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Light Res Technol. 2019 Jun;51(4):530-543. doi: 10.1177/1477153518763003. Epub 2018 Mar 14.

Effect of exposure duration and light spectra on nighttime melatonin suppression in adolescents and adults.

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Lighting Research Center, Rensselaer Polytechnic Institute, Troy, NY, USA.


This study investigated how light exposure duration affects melatonin suppression, a well-established marker of circadian phase, and whether adolescents (13-18 years) are more sensitive to short-wavelength (blue) light than adults (32-51 years). Twenty-four participants (12 adolescents, 12 adults) were exposed to three lighting conditions during successive 4-h study nights that were separated by at least one week. In addition to a dim light (<5 lux) control, participants were exposed to two light spectra (warm (2700 K) and cool (5600 K)) delivering a circadian stimulus of 0.25 at eye level. Repeated measures analysis of variance revealed a significant main effect of exposure duration, indicating that a longer duration exposure suppressed melatonin to a greater degree. The analysis further revealed a significant main effect of spectrum and a significant interaction between spectrum and participant age. For the adolescents, but not the adults, melatonin suppression was significantly greater after exposure to the 5600 K intervention (43%) compared to the 2700 K intervention (29%), suggesting an increased sensitivity to short-wavelength radiation. These results will be used to extend the model of human circadian phototransduction to incorporate factors such as exposure duration and participant age to better predict effective circadian stimulus.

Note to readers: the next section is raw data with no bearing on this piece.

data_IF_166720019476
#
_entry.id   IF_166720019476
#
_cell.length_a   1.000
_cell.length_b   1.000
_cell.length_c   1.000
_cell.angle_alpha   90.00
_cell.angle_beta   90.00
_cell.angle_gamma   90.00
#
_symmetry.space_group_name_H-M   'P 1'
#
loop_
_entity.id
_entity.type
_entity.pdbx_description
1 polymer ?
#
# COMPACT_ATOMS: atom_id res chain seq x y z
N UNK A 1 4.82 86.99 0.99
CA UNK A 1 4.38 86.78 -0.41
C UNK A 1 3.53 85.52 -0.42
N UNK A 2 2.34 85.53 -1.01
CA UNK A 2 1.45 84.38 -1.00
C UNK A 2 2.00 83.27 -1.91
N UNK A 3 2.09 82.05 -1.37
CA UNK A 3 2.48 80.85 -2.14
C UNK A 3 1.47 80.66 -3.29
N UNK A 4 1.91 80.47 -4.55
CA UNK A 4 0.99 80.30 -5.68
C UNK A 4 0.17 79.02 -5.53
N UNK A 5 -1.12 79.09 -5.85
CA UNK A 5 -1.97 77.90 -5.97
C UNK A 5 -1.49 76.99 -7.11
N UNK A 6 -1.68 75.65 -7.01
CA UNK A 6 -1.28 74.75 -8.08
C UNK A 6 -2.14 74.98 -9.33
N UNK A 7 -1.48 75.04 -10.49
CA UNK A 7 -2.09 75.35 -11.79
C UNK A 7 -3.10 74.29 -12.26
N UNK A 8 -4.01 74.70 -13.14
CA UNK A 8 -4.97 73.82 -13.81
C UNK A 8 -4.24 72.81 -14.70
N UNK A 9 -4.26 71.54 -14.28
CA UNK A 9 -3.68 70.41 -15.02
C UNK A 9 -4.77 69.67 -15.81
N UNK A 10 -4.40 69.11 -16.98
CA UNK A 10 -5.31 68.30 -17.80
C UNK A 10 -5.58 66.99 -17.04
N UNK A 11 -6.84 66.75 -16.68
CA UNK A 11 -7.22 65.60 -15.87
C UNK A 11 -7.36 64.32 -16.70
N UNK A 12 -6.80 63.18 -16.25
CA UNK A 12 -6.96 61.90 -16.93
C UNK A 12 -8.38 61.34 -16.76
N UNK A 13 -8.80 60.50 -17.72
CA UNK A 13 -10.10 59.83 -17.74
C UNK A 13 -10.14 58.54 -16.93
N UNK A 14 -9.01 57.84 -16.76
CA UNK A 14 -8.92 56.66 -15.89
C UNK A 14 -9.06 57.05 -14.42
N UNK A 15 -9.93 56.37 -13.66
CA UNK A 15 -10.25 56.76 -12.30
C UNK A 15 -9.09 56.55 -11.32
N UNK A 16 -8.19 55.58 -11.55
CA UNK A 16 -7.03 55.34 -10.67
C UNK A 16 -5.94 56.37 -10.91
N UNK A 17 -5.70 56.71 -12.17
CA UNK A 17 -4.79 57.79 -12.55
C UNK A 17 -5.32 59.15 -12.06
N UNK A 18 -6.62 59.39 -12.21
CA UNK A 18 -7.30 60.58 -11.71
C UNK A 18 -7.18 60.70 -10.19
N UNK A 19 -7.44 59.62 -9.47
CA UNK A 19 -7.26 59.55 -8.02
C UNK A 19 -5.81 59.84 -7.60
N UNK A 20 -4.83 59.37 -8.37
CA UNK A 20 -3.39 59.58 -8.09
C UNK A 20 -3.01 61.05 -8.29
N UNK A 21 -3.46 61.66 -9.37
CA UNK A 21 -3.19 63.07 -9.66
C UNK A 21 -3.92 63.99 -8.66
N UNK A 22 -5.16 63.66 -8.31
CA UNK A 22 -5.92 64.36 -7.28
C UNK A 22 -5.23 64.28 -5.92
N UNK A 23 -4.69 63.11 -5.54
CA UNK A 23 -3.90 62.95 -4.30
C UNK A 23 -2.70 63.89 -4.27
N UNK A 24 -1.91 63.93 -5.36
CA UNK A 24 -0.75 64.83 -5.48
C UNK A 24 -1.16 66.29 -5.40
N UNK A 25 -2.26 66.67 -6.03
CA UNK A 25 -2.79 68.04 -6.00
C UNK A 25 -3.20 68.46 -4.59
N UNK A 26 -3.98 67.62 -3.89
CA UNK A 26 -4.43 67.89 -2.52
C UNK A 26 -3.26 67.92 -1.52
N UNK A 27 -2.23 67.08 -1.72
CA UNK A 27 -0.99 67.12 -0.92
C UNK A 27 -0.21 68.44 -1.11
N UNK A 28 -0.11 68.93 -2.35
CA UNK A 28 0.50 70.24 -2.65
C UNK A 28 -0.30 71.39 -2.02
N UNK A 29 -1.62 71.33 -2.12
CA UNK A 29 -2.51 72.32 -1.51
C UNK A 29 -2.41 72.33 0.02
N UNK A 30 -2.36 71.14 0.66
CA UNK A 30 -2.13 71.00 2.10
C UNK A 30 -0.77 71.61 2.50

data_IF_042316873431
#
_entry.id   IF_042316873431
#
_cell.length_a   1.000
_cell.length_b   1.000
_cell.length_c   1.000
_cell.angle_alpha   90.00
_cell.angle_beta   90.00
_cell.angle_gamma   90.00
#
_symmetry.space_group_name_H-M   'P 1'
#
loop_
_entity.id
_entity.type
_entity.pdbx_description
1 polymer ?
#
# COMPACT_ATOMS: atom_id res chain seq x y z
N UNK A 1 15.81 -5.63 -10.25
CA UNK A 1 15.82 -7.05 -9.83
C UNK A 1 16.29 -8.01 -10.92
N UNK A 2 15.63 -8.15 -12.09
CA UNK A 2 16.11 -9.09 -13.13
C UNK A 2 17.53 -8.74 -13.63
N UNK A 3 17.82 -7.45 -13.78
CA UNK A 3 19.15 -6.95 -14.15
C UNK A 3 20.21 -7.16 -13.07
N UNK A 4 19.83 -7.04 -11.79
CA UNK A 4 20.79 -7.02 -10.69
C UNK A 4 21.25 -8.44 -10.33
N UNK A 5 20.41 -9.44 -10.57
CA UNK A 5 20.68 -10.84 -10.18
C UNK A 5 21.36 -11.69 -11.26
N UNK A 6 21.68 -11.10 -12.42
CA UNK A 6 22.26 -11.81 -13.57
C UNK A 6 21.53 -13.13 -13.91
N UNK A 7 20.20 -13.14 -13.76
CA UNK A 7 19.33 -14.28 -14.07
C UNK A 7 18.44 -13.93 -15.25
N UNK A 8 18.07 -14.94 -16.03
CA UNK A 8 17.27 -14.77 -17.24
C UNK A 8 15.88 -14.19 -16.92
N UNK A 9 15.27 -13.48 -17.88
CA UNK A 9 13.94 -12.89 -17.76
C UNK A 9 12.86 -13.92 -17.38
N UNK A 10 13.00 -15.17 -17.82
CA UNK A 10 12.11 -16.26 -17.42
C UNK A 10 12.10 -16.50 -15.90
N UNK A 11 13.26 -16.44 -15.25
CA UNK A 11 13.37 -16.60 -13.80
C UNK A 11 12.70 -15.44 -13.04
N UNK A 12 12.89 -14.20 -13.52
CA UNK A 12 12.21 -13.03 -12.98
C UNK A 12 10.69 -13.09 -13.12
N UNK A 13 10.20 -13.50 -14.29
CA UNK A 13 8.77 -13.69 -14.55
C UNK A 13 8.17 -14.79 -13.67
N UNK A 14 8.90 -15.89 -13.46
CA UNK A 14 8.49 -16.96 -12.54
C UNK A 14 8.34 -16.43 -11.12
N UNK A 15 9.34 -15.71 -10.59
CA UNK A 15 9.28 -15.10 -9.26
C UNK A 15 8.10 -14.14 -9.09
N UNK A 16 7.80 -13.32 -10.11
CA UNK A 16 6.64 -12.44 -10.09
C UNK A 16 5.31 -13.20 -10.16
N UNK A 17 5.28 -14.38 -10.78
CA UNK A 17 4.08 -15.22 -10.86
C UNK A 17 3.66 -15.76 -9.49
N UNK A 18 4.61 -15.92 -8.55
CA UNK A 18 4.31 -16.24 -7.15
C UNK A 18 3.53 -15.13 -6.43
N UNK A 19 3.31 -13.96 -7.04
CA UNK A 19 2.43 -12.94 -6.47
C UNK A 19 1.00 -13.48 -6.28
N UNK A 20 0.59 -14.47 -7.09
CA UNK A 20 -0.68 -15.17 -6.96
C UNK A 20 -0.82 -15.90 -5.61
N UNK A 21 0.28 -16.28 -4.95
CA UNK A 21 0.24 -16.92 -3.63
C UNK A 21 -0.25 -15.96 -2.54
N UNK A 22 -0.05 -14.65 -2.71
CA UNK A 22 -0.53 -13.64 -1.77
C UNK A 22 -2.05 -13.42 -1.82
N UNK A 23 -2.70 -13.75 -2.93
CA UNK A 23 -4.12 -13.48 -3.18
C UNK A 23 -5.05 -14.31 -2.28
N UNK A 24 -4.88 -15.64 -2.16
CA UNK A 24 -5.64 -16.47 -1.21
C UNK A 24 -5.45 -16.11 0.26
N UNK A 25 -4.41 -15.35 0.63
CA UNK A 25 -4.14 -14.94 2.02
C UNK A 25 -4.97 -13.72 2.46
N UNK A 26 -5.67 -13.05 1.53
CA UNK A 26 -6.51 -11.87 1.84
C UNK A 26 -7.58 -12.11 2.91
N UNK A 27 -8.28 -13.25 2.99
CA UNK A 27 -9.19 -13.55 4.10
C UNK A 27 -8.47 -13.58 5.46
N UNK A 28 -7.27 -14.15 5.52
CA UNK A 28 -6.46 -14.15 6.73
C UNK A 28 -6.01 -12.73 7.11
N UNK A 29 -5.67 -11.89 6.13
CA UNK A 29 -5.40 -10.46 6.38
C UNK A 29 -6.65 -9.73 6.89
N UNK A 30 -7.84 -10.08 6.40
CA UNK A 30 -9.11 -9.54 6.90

[Available on 2020-06-01]

Conflict of interest statement

Declaration of conflicting interests The authors declared no potential conflicts of interest with respect to the research, authorship and/or publication of this article.

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